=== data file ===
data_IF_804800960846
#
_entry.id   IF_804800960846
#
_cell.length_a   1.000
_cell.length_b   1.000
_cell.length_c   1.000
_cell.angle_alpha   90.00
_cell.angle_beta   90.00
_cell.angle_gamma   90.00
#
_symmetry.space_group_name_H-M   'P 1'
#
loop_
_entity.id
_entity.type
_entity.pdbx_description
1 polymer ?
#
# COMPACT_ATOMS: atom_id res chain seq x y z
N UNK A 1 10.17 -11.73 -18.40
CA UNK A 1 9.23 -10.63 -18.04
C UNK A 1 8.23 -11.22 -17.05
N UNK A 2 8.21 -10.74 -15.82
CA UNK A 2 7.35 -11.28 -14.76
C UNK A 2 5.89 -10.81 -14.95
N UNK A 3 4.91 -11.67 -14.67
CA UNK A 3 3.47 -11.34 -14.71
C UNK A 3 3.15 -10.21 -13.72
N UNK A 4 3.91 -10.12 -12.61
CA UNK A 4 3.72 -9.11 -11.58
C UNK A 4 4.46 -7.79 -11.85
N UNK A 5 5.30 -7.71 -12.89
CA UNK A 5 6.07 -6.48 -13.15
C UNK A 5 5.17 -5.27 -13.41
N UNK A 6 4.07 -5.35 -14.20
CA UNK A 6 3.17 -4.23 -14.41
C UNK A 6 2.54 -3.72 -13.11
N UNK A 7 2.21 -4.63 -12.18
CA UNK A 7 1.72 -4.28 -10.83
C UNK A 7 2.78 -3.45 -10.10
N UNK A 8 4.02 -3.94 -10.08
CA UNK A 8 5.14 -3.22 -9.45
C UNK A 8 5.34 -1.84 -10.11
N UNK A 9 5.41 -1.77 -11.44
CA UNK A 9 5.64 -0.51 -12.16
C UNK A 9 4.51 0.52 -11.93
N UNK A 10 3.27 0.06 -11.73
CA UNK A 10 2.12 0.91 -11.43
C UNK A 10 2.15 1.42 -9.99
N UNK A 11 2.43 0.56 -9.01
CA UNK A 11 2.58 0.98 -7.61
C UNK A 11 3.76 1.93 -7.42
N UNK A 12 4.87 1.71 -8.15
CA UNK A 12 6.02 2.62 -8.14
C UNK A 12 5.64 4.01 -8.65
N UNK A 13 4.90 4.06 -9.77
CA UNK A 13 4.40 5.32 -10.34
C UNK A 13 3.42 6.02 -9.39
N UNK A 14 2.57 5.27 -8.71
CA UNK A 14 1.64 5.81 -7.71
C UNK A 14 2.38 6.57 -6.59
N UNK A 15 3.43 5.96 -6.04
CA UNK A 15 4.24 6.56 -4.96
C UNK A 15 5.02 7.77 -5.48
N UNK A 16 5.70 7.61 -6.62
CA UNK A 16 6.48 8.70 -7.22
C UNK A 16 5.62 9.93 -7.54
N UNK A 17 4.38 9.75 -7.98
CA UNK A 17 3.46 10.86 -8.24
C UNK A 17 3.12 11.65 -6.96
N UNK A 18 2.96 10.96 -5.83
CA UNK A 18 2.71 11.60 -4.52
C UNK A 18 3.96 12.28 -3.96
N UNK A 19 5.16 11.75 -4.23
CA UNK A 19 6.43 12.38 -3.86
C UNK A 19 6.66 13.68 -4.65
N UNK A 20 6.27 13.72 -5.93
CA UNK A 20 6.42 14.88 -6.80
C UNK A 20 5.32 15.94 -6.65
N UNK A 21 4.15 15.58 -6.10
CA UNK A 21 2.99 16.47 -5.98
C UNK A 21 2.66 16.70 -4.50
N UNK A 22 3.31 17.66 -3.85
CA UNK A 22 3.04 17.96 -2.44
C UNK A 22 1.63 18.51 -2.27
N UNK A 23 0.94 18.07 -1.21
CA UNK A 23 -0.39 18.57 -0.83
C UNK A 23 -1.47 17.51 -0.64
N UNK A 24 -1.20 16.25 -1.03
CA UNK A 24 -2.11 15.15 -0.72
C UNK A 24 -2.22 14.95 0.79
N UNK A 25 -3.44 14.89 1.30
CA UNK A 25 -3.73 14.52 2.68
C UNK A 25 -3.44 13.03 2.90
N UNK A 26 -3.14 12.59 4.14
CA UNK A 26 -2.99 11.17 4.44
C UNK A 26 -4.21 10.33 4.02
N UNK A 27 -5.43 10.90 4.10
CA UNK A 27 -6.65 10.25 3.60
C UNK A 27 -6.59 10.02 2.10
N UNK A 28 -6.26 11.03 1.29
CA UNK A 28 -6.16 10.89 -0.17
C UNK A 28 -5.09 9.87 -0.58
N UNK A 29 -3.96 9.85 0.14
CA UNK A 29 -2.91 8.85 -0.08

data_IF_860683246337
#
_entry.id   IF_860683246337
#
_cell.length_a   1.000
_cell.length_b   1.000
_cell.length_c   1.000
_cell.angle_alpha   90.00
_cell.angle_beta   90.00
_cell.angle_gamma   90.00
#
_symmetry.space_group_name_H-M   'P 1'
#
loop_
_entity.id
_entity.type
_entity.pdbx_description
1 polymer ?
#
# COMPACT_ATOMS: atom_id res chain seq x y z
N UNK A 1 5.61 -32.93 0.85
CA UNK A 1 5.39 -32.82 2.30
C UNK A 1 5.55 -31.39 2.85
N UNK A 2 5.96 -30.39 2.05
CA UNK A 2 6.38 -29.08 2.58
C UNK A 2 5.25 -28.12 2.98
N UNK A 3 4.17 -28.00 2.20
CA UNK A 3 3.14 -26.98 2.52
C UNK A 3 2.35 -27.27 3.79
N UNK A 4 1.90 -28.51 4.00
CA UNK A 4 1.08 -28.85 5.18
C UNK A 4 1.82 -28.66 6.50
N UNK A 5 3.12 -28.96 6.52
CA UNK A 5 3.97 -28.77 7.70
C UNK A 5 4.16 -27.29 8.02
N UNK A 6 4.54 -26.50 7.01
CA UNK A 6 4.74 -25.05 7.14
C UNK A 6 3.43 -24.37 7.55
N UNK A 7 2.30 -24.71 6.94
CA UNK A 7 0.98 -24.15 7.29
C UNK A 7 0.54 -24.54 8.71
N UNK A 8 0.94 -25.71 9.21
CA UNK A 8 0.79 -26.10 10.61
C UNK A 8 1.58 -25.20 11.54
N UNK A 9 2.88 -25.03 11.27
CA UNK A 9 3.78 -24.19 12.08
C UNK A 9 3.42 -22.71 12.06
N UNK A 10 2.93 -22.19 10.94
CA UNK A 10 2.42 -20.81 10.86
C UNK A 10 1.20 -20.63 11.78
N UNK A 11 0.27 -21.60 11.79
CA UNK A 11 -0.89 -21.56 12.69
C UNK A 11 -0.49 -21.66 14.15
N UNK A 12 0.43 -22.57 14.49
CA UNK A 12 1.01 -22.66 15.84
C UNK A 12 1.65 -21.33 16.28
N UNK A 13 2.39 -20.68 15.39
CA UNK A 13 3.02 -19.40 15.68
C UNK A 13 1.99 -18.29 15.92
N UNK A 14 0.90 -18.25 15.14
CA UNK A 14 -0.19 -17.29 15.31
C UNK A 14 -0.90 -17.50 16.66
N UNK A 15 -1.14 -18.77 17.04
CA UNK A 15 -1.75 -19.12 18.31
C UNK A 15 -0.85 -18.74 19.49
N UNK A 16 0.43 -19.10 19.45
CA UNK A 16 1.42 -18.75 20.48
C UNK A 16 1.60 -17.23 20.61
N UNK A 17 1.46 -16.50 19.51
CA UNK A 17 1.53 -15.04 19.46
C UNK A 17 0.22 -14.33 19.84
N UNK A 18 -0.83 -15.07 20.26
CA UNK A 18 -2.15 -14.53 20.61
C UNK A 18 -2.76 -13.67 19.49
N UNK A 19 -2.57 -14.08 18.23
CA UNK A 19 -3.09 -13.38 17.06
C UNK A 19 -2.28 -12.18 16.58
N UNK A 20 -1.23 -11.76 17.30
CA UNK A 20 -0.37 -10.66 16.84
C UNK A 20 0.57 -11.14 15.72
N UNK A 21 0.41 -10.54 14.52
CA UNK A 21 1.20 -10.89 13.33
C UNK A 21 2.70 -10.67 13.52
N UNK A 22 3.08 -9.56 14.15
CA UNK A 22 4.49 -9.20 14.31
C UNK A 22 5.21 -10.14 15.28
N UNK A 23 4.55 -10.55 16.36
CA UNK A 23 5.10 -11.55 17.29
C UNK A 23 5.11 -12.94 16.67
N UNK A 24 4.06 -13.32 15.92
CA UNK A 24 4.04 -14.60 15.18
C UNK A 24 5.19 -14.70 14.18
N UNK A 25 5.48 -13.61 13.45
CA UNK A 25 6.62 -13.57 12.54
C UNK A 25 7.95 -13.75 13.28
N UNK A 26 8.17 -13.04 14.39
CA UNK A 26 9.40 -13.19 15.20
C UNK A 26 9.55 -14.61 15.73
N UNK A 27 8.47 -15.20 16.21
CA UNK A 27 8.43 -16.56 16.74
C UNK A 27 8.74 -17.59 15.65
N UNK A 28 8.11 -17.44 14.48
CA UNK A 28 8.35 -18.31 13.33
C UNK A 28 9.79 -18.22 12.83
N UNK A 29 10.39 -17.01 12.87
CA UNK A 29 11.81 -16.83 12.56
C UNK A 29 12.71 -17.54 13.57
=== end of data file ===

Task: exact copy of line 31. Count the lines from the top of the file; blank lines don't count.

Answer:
CA UNK A 4 3.72 -9.11 -11.58